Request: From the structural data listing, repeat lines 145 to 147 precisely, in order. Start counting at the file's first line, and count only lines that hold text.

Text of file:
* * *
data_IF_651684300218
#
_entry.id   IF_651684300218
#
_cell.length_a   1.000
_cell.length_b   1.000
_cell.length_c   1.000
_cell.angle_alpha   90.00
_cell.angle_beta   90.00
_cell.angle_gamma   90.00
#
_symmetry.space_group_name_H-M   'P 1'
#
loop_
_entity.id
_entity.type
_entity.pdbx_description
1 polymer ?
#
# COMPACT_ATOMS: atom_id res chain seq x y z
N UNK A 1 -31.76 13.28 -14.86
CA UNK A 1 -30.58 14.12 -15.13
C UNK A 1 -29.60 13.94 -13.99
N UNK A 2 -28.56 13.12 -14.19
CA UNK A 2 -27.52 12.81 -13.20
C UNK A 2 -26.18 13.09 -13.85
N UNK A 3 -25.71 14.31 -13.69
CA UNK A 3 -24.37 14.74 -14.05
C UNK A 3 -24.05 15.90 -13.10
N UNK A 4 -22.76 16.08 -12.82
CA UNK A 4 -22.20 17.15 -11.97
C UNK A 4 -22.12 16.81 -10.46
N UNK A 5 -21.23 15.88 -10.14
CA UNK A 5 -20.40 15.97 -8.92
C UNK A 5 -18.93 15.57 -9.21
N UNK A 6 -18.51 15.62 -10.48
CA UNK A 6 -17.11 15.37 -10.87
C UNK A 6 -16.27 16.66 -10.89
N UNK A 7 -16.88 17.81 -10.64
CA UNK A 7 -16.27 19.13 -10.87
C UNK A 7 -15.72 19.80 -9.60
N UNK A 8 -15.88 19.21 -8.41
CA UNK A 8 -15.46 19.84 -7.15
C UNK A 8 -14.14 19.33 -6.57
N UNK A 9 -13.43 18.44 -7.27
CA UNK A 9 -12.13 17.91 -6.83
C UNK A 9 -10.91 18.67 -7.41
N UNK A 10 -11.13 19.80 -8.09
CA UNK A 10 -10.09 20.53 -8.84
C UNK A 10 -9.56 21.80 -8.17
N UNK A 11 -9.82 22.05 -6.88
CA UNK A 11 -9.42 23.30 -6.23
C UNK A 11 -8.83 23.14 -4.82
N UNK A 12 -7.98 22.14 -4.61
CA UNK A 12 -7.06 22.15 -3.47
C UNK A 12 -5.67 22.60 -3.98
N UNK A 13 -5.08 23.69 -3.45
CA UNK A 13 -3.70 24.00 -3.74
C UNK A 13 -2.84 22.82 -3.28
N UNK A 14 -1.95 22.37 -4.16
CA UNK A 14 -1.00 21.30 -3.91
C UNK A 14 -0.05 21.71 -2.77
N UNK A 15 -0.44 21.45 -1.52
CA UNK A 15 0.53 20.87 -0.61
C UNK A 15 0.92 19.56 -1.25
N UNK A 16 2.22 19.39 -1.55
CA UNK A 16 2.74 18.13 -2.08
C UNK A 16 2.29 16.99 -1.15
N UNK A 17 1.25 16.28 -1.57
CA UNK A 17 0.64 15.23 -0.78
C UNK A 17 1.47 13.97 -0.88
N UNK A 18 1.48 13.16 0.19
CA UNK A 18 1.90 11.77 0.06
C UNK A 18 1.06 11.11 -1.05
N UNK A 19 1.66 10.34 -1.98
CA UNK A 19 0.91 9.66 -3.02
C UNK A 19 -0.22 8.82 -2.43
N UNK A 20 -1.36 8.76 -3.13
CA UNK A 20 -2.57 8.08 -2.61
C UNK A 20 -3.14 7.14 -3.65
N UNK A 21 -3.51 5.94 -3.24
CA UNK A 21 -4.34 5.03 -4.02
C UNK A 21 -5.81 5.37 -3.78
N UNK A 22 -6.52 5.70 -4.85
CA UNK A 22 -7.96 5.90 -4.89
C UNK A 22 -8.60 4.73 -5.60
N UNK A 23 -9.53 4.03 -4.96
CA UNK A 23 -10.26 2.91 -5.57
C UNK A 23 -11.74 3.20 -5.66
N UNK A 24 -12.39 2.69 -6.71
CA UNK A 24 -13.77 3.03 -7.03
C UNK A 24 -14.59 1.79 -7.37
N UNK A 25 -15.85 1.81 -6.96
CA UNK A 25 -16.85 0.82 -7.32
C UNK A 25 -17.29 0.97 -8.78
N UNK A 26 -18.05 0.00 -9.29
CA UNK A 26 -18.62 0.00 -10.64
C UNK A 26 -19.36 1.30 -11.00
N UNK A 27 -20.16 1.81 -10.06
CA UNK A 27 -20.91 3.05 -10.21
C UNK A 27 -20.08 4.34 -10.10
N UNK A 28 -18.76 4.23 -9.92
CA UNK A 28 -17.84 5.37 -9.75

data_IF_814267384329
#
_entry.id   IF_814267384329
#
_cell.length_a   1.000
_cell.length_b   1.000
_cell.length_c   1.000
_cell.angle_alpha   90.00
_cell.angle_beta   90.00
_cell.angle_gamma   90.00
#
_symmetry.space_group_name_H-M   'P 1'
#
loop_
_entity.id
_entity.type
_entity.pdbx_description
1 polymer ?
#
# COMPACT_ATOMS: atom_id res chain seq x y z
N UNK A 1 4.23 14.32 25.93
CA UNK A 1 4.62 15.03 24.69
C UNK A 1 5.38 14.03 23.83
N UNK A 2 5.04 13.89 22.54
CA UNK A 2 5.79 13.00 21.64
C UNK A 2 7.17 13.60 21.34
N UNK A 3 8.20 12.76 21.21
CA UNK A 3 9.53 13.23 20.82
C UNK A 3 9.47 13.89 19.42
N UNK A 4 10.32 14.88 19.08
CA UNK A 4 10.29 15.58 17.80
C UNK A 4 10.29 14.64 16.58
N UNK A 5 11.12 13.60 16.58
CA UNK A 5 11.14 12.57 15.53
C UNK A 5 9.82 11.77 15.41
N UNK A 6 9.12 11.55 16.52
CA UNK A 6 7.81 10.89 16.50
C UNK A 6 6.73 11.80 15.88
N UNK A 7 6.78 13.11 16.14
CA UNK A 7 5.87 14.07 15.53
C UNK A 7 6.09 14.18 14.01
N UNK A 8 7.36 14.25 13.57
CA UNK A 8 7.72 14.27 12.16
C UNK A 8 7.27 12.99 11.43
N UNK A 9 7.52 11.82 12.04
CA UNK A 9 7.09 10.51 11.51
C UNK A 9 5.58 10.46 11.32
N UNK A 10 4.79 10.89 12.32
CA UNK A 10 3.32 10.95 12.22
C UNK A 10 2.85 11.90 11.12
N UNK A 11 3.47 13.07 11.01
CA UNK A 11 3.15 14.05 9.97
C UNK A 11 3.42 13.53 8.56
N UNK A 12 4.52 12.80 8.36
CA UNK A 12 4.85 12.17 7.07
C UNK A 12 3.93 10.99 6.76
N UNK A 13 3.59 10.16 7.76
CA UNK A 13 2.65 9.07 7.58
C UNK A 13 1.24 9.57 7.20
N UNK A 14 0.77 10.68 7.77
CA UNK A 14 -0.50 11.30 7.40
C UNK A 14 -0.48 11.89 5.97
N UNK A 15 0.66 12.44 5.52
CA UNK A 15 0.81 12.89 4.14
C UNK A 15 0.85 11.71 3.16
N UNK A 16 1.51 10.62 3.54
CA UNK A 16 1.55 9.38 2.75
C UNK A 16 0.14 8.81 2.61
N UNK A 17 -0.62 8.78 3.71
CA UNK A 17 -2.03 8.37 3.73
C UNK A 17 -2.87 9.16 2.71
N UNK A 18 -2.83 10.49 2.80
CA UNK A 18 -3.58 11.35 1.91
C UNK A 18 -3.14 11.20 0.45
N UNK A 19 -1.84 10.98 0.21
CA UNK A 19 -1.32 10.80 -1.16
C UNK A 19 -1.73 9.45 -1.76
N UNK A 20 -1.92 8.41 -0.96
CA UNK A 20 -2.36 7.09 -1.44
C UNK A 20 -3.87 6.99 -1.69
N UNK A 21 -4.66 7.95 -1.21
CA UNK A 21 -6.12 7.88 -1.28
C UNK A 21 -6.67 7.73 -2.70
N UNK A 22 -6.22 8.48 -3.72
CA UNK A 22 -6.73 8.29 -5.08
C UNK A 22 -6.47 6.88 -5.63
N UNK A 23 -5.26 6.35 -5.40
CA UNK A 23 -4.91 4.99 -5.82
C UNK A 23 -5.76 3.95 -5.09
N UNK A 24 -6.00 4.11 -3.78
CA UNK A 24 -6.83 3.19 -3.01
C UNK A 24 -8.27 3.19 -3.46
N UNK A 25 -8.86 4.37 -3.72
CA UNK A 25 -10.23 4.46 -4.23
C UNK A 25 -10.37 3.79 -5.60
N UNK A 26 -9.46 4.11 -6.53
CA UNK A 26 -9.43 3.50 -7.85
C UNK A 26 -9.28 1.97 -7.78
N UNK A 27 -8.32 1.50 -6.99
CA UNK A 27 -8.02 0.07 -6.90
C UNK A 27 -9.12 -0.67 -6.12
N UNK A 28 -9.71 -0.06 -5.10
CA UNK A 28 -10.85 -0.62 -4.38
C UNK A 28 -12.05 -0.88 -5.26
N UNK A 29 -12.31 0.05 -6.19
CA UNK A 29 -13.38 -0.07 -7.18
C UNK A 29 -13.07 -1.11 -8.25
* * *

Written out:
N UNK A 8 7.36 14.25 13.57
CA UNK A 8 7.72 14.27 12.16
C UNK A 8 7.27 12.99 11.43